A UNC Student’s Summer Experience at the Federal Communications Commission

Each summer, the Center for Media Law and Policy provides financial support through its summer grants program to UNC law and graduate students taking unpaid or low-paying jobs in the fields of media law or media policy. The comments below are from Noelle Wilson, a second-year dual degree student at UNC pursuing a JD and an MA in Media & Communication and recipient of one of the Center’s Summer Public Interest Grants, who interned at the Federal Communications Commission:

Last summer I interned for the Competition Policy Division of the Federal Communications Commission in Washington, D.C. The FCC regulates communications by telephone, radio, television, wire, satellite, and cable. Specifically, the Competition Policy Division (CPD) is within the Wireline Competition Bureau, and is responsible for  implementation of non-pricing aspects of the local competition requirements of the Telecommunications Act of 1996, including interconnection, network element unbundling and privacy. The division also administers U.S. numbering policy (including local number portability), and reviews applications from wireline carriers for mergers and other transfers of control, and discontinuance of service.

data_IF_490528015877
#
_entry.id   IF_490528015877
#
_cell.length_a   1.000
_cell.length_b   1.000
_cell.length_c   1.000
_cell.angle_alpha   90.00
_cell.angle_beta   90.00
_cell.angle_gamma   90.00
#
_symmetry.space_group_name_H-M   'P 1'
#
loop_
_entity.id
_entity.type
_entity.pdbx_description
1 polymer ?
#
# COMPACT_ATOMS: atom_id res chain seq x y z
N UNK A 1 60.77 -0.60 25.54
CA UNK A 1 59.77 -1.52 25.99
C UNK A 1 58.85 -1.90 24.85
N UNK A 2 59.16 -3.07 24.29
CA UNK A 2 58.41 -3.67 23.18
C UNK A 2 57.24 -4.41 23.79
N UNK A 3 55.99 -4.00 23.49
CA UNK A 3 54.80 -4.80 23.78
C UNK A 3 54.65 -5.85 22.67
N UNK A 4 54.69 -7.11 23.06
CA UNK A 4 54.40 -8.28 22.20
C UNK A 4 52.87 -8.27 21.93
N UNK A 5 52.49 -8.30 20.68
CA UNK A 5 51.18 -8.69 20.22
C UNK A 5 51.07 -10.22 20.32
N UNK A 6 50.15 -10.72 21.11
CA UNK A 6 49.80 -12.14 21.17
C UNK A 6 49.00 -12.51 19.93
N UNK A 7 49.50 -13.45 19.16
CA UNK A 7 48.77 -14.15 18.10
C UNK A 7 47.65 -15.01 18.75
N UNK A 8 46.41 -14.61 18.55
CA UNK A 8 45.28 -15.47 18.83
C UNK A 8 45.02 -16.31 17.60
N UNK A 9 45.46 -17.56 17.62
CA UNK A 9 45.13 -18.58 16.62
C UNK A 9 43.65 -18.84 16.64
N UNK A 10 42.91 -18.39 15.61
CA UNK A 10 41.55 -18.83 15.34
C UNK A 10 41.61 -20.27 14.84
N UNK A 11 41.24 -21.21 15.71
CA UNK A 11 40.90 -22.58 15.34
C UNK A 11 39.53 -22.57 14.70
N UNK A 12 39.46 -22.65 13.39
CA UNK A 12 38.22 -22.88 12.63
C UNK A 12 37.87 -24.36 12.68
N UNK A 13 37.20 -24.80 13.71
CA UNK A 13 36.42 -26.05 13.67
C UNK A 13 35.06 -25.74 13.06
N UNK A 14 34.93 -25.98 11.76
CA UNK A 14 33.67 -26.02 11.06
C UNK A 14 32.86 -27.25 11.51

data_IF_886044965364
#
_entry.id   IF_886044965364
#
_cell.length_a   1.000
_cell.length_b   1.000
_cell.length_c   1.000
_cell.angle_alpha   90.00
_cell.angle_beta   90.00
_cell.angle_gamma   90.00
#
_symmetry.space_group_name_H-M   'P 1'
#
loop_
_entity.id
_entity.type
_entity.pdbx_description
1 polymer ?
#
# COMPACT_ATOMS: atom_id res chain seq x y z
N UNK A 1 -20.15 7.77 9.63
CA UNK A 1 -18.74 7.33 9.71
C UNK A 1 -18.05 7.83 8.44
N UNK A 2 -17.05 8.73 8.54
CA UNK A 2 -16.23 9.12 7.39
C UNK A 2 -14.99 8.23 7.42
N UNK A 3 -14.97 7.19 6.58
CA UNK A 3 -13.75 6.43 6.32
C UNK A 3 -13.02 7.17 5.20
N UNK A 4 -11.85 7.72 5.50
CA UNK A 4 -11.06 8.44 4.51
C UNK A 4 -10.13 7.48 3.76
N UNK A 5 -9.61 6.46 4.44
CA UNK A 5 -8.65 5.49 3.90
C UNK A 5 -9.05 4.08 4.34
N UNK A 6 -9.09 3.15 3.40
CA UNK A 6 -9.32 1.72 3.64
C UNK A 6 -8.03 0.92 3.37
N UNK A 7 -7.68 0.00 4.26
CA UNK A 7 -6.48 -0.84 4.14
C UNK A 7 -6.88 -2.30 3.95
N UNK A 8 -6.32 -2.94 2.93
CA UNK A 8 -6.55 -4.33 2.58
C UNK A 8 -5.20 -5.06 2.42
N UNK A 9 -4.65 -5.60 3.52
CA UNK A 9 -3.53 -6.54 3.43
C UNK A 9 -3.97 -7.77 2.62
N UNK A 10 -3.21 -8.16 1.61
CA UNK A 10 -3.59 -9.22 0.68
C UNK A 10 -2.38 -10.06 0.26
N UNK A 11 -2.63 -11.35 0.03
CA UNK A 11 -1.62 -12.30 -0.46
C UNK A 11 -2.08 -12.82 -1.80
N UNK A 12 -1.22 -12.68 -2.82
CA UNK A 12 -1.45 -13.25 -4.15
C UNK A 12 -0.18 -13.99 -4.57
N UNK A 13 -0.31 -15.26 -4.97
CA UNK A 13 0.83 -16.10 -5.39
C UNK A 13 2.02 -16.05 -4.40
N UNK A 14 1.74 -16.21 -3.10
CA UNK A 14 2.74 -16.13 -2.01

The CPD works on a lot of hot topics in communications law, including rulemakings to help implement 988 as the three-digit dialing code for the National Suicide Hotline (which will be fully implemented July of this year!) and rulemakings to help stop robocalls. During my summer with CPD, I worked on a memo for FCC partners at SAMSHA regarding potential future 988 rulemaking proceedings, through which I learned the ins and outs of administrative law and FCC procedure. I also worked with interns from the Enforcement division to review robocall mitigation plans that telecommunications providers submitted to the FCC to comply with robocall mitigation rulemakings. On another project, I gained insight into how the FCC works with state utility commissions by analyzing state regulations for iVoiP providers—this was also a valuable opportunity to dive into state regulatory law!

Beyond the exciting legal work, I also had lots of opportunities to meet FCC attorneys despite being a remote intern. The CPD attorneys were welcoming and eager to talk about their careers and experiences at the Commission over virtual coffees, and the division included the interns in team meetings and virtual social gatherings. Overall, my summer at the FCC was a great experience to learn about how the Commission functions and it reinforced my desire to work in communications law. 

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